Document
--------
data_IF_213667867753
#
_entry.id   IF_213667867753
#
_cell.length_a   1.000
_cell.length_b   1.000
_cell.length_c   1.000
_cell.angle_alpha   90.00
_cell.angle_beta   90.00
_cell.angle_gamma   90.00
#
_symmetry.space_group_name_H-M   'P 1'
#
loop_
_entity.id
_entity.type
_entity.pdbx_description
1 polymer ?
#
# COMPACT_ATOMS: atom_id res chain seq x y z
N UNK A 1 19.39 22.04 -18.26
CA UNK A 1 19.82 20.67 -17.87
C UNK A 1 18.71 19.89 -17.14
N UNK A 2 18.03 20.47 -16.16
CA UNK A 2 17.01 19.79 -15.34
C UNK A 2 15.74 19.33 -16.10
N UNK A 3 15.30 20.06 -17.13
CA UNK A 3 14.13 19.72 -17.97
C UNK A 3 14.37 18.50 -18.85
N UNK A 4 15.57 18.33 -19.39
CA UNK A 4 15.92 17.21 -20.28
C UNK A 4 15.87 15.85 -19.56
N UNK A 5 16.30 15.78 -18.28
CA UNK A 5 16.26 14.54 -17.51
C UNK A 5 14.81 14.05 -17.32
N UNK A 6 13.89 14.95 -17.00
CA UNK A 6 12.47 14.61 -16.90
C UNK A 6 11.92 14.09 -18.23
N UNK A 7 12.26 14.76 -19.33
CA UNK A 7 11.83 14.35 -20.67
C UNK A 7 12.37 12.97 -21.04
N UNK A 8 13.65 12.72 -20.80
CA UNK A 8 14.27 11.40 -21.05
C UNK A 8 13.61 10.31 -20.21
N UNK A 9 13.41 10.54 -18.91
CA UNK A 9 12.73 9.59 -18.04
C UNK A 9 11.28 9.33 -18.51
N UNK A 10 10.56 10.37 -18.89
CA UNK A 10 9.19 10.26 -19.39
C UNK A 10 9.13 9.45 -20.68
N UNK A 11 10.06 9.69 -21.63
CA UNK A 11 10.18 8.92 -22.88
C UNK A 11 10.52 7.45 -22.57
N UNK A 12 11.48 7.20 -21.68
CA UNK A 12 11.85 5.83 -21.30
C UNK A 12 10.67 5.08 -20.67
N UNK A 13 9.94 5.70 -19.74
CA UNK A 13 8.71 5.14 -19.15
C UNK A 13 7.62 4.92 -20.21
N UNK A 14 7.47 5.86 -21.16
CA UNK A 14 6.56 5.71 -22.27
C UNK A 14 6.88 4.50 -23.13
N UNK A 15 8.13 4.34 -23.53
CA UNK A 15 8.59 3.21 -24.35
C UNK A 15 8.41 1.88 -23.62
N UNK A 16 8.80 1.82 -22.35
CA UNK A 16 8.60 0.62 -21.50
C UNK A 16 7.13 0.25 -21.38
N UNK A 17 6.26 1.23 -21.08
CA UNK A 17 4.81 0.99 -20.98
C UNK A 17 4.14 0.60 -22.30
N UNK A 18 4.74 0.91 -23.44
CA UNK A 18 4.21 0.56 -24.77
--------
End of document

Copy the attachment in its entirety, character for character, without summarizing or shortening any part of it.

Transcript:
data_IF_213667867753
#
_entry.id   IF_213667867753
#
_cell.length_a   1.000
_cell.length_b   1.000
_cell.length_c   1.000
_cell.angle_alpha   90.00
_cell.angle_beta   90.00
_cell.angle_gamma   90.00
#
_symmetry.space_group_name_H-M   'P 1'
#
loop_
_entity.id
_entity.type
_entity.pdbx_description
1 polymer ?
#
# COMPACT_ATOMS: atom_id res chain seq x y z
N UNK A 1 19.39 22.04 -18.26
CA UNK A 1 19.82 20.67 -17.87
C UNK A 1 18.71 19.89 -17.14
N UNK A 2 18.03 20.47 -16.16
CA UNK A 2 17.01 19.79 -15.34
C UNK A 2 15.74 19.33 -16.10
N UNK A 3 15.30 20.06 -17.13
CA UNK A 3 14.13 19.72 -17.97
C UNK A 3 14.37 18.50 -18.85
N UNK A 4 15.57 18.33 -19.39
CA UNK A 4 15.92 17.21 -20.28
C UNK A 4 15.87 15.85 -19.56
N UNK A 5 16.30 15.78 -18.28
CA UNK A 5 16.26 14.54 -17.51
C UNK A 5 14.81 14.05 -17.32
N UNK A 6 13.89 14.95 -17.00
CA UNK A 6 12.47 14.61 -16.90
C UNK A 6 11.92 14.09 -18.23
N UNK A 7 12.26 14.76 -19.33
CA UNK A 7 11.83 14.35 -20.67
C UNK A 7 12.37 12.97 -21.04
N UNK A 8 13.65 12.72 -20.80
CA UNK A 8 14.27 11.40 -21.05
C UNK A 8 13.61 10.31 -20.21
N UNK A 9 13.41 10.54 -18.91
CA UNK A 9 12.73 9.59 -18.04
C UNK A 9 11.28 9.33 -18.51
N UNK A 10 10.56 10.37 -18.89
CA UNK A 10 9.19 10.26 -19.39
C UNK A 10 9.13 9.45 -20.68
N UNK A 11 10.06 9.69 -21.63
CA UNK A 11 10.18 8.92 -22.88
C UNK A 11 10.52 7.45 -22.57
N UNK A 12 11.48 7.20 -21.68
CA UNK A 12 11.85 5.83 -21.30
C UNK A 12 10.67 5.08 -20.67
N UNK A 13 9.94 5.70 -19.74
CA UNK A 13 8.71 5.14 -19.15
C UNK A 13 7.62 4.92 -20.21
N UNK A 14 7.47 5.86 -21.16
CA UNK A 14 6.56 5.71 -22.27
C UNK A 14 6.88 4.50 -23.13
N UNK A 15 8.13 4.34 -23.53
CA UNK A 15 8.59 3.21 -24.35
C UNK A 15 8.41 1.88 -23.62
N UNK A 16 8.80 1.82 -22.35
CA UNK A 16 8.60 0.62 -21.50
C UNK A 16 7.13 0.25 -21.38
N UNK A 17 6.26 1.23 -21.08
CA UNK A 17 4.81 0.99 -20.98
C UNK A 17 4.14 0.60 -22.30
N UNK A 18 4.74 0.91 -23.44
CA UNK A 18 4.21 0.56 -24.77